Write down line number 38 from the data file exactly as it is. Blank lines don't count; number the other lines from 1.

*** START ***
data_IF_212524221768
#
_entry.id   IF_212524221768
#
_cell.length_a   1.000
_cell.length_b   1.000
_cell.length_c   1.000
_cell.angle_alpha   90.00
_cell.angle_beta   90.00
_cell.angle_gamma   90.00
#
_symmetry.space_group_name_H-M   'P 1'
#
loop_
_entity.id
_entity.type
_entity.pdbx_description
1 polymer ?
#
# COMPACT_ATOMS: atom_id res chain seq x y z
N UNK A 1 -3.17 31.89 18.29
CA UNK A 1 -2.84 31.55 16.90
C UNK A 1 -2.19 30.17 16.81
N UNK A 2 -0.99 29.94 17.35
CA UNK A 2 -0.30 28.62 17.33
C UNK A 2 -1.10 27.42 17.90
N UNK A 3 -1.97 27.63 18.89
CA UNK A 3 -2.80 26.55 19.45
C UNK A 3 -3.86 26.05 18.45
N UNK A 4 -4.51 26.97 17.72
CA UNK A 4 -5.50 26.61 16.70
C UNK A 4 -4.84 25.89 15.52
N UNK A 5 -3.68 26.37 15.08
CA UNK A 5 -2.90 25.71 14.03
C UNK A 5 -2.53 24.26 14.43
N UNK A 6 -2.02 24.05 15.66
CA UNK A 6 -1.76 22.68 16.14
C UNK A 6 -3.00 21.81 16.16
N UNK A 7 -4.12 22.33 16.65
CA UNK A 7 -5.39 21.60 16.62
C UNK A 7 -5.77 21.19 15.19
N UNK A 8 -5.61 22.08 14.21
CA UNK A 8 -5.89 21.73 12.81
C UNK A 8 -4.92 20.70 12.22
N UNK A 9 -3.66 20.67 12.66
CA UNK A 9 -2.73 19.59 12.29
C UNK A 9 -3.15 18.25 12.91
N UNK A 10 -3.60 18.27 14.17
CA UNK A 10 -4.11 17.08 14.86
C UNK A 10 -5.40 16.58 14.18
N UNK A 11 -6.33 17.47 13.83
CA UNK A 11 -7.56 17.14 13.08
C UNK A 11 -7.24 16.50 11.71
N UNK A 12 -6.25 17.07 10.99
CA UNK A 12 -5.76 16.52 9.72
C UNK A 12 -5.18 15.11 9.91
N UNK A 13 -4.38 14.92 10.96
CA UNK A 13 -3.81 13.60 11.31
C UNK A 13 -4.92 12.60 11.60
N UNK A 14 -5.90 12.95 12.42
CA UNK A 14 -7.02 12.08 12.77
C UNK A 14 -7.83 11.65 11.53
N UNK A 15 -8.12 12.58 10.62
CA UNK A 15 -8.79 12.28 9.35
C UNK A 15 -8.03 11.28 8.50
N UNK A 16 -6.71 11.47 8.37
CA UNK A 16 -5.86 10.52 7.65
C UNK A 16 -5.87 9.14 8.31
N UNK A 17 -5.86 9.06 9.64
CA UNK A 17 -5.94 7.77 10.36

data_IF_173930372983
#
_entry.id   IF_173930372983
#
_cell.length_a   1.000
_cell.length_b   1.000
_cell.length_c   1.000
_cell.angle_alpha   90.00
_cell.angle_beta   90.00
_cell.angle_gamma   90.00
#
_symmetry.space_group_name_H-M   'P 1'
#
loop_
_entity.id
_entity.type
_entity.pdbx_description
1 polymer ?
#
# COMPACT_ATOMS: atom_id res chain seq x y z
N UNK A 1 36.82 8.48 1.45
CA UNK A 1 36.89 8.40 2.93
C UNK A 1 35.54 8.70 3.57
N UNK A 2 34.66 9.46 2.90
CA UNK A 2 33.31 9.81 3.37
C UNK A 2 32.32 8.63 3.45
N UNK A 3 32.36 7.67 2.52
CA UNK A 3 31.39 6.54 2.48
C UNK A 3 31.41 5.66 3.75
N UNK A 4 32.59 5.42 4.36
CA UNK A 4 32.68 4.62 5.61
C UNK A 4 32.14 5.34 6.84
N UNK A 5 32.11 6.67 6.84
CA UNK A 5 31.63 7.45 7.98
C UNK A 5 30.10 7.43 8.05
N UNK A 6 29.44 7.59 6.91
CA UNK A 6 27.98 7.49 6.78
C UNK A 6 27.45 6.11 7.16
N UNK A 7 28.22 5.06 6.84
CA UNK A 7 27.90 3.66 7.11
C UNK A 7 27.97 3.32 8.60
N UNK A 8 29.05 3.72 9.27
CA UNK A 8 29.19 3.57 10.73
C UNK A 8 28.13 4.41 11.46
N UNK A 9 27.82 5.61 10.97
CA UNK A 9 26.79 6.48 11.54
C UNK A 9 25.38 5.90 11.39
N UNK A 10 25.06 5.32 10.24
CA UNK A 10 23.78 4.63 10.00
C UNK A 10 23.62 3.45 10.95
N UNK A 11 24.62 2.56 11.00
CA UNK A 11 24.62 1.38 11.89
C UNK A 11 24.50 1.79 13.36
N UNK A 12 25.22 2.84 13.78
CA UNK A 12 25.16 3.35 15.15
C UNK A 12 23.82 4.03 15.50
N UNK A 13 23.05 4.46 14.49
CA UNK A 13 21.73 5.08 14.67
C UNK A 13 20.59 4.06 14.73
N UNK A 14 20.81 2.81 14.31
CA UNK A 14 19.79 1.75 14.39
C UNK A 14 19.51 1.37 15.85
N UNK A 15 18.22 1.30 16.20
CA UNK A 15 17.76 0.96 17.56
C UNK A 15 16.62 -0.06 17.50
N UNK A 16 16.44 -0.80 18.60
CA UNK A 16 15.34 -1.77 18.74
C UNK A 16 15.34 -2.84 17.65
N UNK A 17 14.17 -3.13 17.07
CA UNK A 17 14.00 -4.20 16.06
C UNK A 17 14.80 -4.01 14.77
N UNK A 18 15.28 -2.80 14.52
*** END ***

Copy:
C UNK A 6 -3.00 21.81 16.16